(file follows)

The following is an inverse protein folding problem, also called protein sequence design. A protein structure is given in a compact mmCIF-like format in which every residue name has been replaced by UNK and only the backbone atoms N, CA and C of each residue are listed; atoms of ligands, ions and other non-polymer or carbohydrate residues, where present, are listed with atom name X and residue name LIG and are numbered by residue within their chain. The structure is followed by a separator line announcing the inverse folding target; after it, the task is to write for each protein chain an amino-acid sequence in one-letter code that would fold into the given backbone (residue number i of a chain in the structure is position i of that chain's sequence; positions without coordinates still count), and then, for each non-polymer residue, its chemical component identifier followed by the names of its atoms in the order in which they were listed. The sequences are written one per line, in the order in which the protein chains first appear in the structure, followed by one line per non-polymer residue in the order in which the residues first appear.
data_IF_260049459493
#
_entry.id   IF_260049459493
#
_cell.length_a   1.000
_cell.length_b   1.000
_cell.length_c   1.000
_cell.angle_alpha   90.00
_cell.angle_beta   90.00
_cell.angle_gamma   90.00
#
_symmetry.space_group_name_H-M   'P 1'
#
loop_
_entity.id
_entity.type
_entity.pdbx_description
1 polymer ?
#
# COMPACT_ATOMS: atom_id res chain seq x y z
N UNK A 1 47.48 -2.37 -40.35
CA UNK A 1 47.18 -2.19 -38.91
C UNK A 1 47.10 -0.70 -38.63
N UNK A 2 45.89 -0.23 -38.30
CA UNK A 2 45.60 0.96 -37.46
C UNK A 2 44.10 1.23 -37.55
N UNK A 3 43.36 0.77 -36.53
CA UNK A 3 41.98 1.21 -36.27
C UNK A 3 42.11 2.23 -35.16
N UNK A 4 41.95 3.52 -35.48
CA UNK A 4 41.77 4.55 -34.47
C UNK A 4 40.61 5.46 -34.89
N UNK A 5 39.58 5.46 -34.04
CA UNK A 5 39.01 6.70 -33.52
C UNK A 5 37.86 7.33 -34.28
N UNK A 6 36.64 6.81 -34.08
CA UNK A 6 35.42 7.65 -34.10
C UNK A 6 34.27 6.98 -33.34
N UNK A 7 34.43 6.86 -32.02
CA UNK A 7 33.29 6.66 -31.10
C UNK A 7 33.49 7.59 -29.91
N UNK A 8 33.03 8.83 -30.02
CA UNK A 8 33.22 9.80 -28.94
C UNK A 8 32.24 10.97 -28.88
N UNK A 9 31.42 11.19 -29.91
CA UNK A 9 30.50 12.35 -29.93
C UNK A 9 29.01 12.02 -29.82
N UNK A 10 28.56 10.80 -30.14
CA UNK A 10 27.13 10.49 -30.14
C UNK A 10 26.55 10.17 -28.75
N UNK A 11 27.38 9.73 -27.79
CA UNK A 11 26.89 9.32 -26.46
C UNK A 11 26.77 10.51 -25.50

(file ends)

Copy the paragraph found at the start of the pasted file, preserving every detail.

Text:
The following is an inverse protein folding problem, also called protein sequence design. A protein structure is given in a compact mmCIF-like format in which every residue name has been replaced by UNK and only the backbone atoms N, CA and C of each residue are listed; atoms of ligands, ions and other non-polymer or carbohydrate residues, where present, are listed with atom name X and residue name LIG and are numbered by residue within their chain. The structure is followed by a separator line announcing the inverse folding target; after it, the task is to write for each protein chain an amino-acid sequence in one-letter code that would fold into the given backbone (residue number i of a chain in the structure is position i of that chain's sequence; positions without coordinates still count), and then, for each non-polymer residue, its chemical component identifier followed by the names of its atoms in the order in which they were listed. The sequences are written one per line, in the order in which the protein chains first appear in the structure, followed by one line per non-polymer residue in the order in which the residues first appear.